Every plan is a tiny prayer to father time…

Every mile I drove, sips of  strong coffee I sucked down brought me a little closer to where I really didn’t want to be.

I scolded myself for my selfish mind that prayed that my car would break down, or that a shoot I just couldn’t turn down would pop up.

But alas, I arrived in Seattle.

There stood the strongest woman I’ve ever met, the soul I model my life after, the face I will see in the mirror twenty years from now, my Mom.

And she was broken.

No one else would see it.

No, that woman has the strength and grace of ten WWII generals, but I could see. I could see the tears that were just behind her smiling hazel eyes. I could see the exhaustion from her faux smiles in her laugh lines. I knew why.

The man she loved was dying.

A man she had loved for the past thirty years was slowly fading away in a cold Seattle hospital room, and my fix-it mom could do nothing but watch.

My internal iPod was stuck on repeat with the Death Cab for Cutie song, “What Sarah Said” crooning it’s melancholy lyrics.

“As I stared at my shoes in the ICU that reeked of piss and 409
And I rationed my breaths as I said to myself that I’d already taken too much today
As each descending peak on the LCD took you a little farther away from me.”

The tiny figure in the bed that resembled Doby from Harry Potter, I was told was Tim. A man I had loved before I knew what knowing someone was.

He had been my Mom’s best friend my entire life. He was one of my first crushes, I had dreamed of one day marrying the Randy Owen’s (lead singer of Alabama) look-a-like when I was six.

His loud voice, love for bad movies, “bad” beer and biting humor had been a constant in our lives.

When our father left us, Tim stepped in and swept my Mother off her feet, convinced her that a best friend could be so much more.

But the timing was never right, so he waited.

My mother had a double mastectomy, then got meningitis, followed by parvo, my grandfather died suddenly, my grandmother started to die from Alzheimer’s… and suddenly six years had past and they were still living in “sin.”

When they heard from the doctors that Tim’s time was running out, Tim was crushed, barely older than fifty he never believed that he would only have one more summer.

Summer bloomed with the hopes that Tim had five years, June brought three, July two and by August it was becoming clear that they wouldn’t make their Christmas wedding.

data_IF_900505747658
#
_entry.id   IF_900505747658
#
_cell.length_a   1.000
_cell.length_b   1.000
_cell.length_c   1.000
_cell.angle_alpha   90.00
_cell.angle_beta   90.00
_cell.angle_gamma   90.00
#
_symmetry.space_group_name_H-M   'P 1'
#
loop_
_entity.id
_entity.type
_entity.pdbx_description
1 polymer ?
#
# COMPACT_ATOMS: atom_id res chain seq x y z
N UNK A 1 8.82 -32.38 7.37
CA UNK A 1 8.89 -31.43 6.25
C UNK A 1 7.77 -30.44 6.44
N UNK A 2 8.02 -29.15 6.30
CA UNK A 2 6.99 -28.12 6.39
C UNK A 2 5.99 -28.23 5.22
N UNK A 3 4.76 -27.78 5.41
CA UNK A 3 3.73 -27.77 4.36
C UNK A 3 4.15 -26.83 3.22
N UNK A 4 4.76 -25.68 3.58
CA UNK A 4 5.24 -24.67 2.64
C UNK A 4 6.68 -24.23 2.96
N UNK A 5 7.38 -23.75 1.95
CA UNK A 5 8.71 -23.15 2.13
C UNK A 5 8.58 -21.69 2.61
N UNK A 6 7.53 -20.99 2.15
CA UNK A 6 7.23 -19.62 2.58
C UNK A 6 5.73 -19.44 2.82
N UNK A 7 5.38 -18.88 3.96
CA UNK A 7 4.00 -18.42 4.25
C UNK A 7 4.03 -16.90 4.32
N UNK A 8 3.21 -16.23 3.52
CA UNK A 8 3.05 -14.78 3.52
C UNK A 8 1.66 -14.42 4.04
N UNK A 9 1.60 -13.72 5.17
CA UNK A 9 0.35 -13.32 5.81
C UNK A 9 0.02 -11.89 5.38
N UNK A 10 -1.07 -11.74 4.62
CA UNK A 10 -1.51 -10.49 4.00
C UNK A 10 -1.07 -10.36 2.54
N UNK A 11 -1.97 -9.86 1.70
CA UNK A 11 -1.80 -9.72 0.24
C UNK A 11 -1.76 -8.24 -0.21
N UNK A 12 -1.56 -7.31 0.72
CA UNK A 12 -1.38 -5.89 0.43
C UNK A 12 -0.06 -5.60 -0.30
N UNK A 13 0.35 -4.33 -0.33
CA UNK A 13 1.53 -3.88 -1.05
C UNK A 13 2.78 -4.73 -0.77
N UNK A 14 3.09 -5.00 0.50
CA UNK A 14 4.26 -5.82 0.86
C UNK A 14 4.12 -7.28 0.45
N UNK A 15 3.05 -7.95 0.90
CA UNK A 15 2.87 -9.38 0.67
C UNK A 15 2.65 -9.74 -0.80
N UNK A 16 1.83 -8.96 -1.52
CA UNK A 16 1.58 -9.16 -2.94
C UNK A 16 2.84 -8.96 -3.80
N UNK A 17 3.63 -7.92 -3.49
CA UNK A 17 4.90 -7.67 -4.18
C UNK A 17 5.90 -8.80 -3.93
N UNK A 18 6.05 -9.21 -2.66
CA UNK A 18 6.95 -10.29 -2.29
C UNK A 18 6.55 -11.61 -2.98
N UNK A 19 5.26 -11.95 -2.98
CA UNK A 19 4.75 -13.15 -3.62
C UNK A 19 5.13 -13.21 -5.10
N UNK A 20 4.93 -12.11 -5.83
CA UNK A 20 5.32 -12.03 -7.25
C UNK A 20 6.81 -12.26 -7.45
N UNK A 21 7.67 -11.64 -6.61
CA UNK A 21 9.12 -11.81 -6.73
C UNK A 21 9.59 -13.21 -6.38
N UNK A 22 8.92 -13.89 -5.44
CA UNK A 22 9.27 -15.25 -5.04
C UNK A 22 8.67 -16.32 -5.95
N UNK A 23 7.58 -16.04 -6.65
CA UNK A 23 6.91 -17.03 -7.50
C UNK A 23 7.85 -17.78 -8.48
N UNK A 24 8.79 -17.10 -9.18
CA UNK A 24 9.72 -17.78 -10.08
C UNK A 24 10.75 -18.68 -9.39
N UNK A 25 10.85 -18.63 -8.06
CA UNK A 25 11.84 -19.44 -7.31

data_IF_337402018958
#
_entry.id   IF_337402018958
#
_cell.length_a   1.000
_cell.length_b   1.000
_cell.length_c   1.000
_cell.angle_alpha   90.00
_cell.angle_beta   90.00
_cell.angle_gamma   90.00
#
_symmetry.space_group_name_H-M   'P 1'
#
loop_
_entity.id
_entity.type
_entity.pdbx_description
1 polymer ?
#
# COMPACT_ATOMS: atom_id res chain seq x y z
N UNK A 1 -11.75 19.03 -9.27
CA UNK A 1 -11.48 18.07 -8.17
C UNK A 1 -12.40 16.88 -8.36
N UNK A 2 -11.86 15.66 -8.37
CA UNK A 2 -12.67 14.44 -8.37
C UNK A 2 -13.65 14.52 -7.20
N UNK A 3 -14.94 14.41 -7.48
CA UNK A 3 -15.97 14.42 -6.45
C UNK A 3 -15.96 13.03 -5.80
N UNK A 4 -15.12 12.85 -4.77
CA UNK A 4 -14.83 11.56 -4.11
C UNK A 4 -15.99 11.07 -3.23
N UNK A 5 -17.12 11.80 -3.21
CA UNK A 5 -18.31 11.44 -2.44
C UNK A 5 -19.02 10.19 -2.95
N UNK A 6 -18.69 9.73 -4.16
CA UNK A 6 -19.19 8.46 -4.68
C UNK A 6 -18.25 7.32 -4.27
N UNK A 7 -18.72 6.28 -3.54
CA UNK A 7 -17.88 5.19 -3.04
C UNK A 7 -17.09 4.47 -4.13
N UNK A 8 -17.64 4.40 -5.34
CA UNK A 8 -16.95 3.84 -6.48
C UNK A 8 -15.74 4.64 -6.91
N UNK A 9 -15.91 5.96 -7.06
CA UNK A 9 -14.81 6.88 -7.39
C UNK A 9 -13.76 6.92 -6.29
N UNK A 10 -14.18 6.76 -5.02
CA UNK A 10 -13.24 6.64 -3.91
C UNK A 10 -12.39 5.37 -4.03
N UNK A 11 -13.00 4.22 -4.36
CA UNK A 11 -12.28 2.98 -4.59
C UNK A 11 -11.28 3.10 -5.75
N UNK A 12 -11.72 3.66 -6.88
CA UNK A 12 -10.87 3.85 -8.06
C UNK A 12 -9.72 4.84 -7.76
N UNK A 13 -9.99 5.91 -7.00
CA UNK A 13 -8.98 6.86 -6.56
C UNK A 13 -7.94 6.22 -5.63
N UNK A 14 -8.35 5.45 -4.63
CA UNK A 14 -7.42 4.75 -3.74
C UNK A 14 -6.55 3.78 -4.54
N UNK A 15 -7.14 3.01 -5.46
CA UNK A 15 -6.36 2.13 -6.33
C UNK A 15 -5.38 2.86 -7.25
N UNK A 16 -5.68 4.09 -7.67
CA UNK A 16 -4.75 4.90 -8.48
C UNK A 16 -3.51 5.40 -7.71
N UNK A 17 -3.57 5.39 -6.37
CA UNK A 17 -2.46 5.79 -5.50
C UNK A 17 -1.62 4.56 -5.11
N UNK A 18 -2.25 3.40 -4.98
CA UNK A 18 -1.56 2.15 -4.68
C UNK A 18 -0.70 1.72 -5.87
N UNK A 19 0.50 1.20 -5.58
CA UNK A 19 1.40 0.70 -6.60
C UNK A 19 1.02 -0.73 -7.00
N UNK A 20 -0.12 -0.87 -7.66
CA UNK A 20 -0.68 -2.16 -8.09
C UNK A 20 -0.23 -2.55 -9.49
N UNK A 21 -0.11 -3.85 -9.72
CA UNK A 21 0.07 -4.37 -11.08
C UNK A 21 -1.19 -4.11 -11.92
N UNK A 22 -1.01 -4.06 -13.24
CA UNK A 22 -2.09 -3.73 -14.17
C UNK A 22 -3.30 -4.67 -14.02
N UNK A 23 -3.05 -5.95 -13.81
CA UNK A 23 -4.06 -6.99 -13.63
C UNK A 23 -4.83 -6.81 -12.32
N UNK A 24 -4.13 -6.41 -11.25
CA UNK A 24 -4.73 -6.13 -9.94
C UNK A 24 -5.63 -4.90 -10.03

So they bumped the date to Thanksgiving.

Then to Oct. 2.

Monday I got the call from my Mom I had been dreading, but expecting.

She tried to be strong but quickly broke and told me I should come, I packed a bag in such a haste I left everything I needed behind, but packed three pairs of tennis shoes and a black swimsuit.

She told me she had gotten a licence, but he had to just make it to Thursday because of the three day waiting period.

I was so afraid Thursday was going to come too late when I saw him for the first time.

But I slapped on my cheerful face and begun wedding planning and shopping with my mom.

I’d done this before, with Grandma. I care for her while Grandpa slowly slipped away after his sudden stroke.

The love she had for him, the pain that would tear at her while she watched him die ripped into me for the week that he lay in a coma.

Sitting Tim’s room watching a lame reality tv show, Death Cab popped up again.

“Amongst the vending machines and year-old magazines in a place where we only say goodbye
It stung like a violent wind that our memories depend on a faulty camera in our minds
But I knew that you were a truth I would rather lose than to have never lain beside at all
And I looked around at all the eyes on the ground as the TV entertained itself.”

As she curled, powdered and primped for the simple bed side ceremony you could tell she only allowed herself to get so excited.

For months she had been the perfect blushing bride, planning every detail for their nuptials, making my own wedding planning seem lame. The quietness she emoted was in complete contradiction of her upcoming wedding bliss, she was stuck between grief and joy in a painful paradox.

Some simple words, a couple signatures, and Tim was no-longer just a family friend, but my Step-Dad, my mother’s beloved husband.

There would be no honeymoon. No lovely hotel suite. No rocking chairs on the porch when they grew old and let their hair turn gray.

They only had then, that beautiful moment.

My friend John Lok posted on his facebook shortly after a quote from Steve Jobs, “Remembering that I’ll be dead soon is the most important tool I’ve ever encountered(…). Because almost everything — all external expectations, all pride, all fear of embarrassment or failure – these things just fall away in the face of death, leaving only what is truly important.

Remembering that you are going to die is the best way I know to avoid the trap of thinking you have something to lose. You are already naked. There is no reason not to follow your heart.”

There they were, no more excuses, no more far off plans, just a room of love.

The final line from the Death Cab song slipped through my head as I kissed them goodbye.

“Love is watching someone die”

mtim2


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